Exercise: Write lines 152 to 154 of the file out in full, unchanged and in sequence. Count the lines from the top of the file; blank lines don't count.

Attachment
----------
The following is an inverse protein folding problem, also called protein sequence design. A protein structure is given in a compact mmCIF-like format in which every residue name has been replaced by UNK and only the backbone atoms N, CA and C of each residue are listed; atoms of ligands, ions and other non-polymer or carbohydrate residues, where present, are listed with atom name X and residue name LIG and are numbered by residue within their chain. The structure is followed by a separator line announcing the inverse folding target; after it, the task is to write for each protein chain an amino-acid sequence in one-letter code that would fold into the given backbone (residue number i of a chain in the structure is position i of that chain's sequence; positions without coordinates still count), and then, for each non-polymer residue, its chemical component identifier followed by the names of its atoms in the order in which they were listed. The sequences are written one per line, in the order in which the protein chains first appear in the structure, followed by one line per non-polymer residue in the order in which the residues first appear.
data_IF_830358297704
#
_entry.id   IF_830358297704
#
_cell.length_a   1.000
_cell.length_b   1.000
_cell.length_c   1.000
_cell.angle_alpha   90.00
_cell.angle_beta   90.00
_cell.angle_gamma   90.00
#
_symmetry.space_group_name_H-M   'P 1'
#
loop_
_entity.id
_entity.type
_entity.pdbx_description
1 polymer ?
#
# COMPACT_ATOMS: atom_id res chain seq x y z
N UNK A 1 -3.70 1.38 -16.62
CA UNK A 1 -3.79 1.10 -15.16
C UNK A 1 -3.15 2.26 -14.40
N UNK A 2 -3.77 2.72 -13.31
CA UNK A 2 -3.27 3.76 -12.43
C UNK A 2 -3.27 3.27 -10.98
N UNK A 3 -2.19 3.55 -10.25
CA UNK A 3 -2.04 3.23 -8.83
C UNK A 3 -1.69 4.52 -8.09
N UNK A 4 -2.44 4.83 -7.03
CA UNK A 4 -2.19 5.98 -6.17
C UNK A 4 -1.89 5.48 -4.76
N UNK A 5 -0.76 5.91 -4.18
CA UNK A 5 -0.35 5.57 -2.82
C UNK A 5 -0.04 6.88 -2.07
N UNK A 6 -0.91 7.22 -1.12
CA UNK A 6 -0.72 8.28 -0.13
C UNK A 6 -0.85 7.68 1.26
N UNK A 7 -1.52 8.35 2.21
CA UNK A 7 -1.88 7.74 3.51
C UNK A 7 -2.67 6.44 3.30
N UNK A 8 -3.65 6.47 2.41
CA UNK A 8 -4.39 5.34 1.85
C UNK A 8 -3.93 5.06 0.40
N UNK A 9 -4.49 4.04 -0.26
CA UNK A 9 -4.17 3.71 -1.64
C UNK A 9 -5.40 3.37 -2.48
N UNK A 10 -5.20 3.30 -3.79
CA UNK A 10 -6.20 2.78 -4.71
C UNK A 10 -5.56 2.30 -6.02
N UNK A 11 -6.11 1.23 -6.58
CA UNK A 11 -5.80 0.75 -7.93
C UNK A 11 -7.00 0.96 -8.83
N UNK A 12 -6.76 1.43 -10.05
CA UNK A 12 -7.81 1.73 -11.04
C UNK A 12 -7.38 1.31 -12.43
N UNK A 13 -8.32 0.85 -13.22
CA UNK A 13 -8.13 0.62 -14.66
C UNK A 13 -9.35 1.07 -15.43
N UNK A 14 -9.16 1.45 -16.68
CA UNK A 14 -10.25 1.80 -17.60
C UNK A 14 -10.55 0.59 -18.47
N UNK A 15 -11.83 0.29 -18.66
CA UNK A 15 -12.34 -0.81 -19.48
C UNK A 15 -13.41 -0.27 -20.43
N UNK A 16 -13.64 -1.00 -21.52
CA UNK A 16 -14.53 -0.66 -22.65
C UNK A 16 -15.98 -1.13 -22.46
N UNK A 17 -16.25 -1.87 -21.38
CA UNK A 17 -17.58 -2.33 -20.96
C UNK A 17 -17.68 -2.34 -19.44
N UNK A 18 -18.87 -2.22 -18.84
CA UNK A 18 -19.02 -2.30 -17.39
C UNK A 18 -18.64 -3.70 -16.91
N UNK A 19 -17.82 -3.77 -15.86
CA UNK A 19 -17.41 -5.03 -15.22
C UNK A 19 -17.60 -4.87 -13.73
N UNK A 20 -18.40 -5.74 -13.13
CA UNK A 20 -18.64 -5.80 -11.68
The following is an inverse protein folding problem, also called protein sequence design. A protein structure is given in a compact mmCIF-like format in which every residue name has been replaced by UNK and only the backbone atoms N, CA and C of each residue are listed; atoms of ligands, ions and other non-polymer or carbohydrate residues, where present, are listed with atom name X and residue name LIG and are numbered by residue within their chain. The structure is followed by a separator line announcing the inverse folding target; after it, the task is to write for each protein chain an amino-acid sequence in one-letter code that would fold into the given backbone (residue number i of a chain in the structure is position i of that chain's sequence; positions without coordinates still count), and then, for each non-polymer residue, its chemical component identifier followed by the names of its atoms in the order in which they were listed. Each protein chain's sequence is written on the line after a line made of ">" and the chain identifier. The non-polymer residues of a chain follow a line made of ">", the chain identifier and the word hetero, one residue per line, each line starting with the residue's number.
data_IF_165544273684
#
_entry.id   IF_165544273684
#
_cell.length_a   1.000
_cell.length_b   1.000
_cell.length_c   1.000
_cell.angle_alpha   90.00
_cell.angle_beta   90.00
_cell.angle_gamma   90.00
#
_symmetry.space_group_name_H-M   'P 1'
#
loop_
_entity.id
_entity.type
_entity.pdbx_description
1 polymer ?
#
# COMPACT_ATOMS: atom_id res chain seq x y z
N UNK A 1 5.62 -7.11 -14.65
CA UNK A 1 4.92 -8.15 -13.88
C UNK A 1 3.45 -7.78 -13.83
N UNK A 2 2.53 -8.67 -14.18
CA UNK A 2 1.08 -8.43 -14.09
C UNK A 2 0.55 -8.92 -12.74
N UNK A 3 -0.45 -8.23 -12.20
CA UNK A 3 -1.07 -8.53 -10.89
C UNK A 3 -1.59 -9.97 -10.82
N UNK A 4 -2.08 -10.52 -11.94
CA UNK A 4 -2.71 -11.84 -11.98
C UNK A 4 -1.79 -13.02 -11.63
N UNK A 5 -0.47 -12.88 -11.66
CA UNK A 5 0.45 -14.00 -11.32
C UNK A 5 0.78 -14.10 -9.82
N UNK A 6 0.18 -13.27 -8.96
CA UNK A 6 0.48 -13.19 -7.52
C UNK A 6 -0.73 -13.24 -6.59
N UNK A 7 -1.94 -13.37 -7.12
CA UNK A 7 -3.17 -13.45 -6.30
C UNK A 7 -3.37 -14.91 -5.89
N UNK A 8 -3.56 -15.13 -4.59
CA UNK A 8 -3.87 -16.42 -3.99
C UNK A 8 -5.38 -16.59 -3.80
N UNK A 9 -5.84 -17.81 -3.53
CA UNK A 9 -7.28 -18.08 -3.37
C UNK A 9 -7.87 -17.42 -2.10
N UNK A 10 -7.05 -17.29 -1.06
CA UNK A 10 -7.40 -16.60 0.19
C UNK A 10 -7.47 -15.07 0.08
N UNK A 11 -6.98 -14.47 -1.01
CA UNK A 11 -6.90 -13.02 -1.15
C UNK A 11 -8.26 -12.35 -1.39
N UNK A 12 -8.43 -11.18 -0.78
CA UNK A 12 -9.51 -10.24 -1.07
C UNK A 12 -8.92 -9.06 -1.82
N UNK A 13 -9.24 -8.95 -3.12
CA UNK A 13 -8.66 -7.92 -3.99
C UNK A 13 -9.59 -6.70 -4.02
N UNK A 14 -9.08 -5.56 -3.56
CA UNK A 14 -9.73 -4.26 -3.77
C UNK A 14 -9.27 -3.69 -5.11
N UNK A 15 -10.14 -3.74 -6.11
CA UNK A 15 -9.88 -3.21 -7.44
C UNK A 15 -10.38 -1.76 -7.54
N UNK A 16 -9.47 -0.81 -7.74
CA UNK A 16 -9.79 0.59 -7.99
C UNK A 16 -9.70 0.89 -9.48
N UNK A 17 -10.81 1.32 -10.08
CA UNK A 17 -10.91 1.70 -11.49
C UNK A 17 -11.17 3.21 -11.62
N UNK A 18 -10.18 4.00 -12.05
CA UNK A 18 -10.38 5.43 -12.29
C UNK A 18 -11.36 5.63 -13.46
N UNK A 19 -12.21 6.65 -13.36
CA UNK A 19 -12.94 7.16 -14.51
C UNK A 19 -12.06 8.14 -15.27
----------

C UNK A 17 -11.17 3.21 -11.62
N UNK A 18 -10.18 4.00 -12.05
CA UNK A 18 -10.38 5.43 -12.29